Ah yes, what the USA and life is supposed to be about. As the first act unfolded, as all the history came forth, it was refreshing to see a look at the American Dream, at what the Founders intended, through Miranda’s musical eyes, the history from the Book Hamilton</> by Ron Chernow and Thomas Kail’s direction, all tell the story I know by heart, the story of the beginning. We need this play more now then when it debuted, we need this message to be heard and seen by every living American, period.
The Pantages is helping to that end, FYI. Each and every performance will feature 40 $10 seats, that’s right, $10 orchestra seats. It’s a revolutionary move for theater, and this play has done it since the beginning. To find out more, check out the Lottery Page at the Pantages.
Emmy Raver-Lampman as Angelica Schulyer nearly steals the play in every scene she’s in. Her look sublime, her voice even better, as the unrequited love of Hamilton and the sister to his wife, she is the perfect mix of strength and angst. And the girl, as my late friend Vesta Williams would say, can SANG. But everyone in the cast can; they are all exceptional artists.
Miranda’s lyrics, his book, Alex Lacomoire’s orchestrations and Andy Blankenbuehler’s choreography have combined with every other ingredient and impossibly made a work of genius for the ages. Plays are good, some great, but few rise to the level of Hamilton. Maybe because it’s so needed now, maybe because it speaks of passion, of love, of freedom, because it spreads enthusiasm about patriotism, because it shows us that there was, and is, a better way to do this thing called America.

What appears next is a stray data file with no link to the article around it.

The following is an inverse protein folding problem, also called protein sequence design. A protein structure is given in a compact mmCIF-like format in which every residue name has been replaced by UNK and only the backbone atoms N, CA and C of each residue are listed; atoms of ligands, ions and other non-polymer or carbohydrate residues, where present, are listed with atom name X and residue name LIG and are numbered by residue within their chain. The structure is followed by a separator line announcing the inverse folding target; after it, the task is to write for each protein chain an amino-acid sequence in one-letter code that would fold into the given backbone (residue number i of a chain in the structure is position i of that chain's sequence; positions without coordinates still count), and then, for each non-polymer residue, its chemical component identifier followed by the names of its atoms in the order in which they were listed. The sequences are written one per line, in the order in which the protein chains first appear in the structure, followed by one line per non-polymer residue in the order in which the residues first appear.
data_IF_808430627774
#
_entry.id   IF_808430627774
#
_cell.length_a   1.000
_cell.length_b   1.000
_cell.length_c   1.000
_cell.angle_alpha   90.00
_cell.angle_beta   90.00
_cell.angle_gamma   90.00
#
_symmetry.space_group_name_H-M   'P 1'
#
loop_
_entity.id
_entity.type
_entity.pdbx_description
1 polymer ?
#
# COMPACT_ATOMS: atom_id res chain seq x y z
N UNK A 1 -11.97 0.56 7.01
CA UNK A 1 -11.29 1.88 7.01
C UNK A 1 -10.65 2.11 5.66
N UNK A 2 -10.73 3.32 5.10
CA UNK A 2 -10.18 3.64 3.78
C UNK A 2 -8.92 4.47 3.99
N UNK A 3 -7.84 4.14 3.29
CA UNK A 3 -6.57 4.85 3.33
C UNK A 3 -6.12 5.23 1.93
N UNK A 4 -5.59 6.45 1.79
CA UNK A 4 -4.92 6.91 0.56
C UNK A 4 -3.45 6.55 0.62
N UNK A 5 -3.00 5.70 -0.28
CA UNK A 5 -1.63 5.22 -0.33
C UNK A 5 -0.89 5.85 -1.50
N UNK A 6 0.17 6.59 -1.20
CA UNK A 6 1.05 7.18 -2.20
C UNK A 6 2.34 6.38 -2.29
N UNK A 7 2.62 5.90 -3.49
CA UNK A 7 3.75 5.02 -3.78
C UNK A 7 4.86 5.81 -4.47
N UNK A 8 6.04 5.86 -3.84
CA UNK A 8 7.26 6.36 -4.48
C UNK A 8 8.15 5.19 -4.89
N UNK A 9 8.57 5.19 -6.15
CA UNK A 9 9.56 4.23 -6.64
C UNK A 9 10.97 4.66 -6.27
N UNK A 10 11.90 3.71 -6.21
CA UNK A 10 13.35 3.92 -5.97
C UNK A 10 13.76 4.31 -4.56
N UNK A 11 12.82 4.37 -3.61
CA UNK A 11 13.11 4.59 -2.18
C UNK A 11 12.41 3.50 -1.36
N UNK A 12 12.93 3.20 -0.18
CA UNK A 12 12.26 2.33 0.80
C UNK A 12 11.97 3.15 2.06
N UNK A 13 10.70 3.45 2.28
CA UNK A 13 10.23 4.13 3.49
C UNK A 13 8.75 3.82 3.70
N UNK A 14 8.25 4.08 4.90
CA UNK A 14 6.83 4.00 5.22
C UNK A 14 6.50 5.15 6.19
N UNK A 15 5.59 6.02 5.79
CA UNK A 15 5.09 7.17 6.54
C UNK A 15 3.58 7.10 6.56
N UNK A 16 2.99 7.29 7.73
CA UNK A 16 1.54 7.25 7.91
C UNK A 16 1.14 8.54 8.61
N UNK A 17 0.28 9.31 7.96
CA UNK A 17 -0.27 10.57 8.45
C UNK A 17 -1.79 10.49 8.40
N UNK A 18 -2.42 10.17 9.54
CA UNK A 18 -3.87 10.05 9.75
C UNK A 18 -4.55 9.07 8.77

Every song is outstanding, to pick a favorite would be cruel to the work. During intermission I was trying to take it all in, the entire experience. Watching paparazzi chase a poor girl, I couldn’t help but intervene and tell the man to stop bothering her. We struck up a conversation, and she, like me, was struck by the emotions the play were bringing about in her; about her country, about life. We spoke of the historical accuracy, and importance, and by the time they rang the bell to go back both agreed this was magic. She told me her name was PK. I would later find out it stand for Paris Katherine Jackson, Michael’s daughter. She must be used to them chasing her, getting in her face, but it just seemed rude to me.
Act Two moved faster and even more passionately than Act One and by the time Hamilton was shot, we all were engrossed like we were being told the story for the first time. And we were, through fresh eyes, through a new cast, through a new medium. Miranda has brought American history to life, to song, to theater, and it’s sublime. Solea Pfeiffer as Eliza Hamilton ends the play literally with her last breath, and teaches us a lesson about history, about being remembered and how a “legacy is sowing seeds that you’ll never see grow…”
The show is on tour, and you CAN get tickets if really want to, and you should want really want to get them. It’s in Los Angeles through December and then moves on, see it where ever, whenever, and as many times as you can.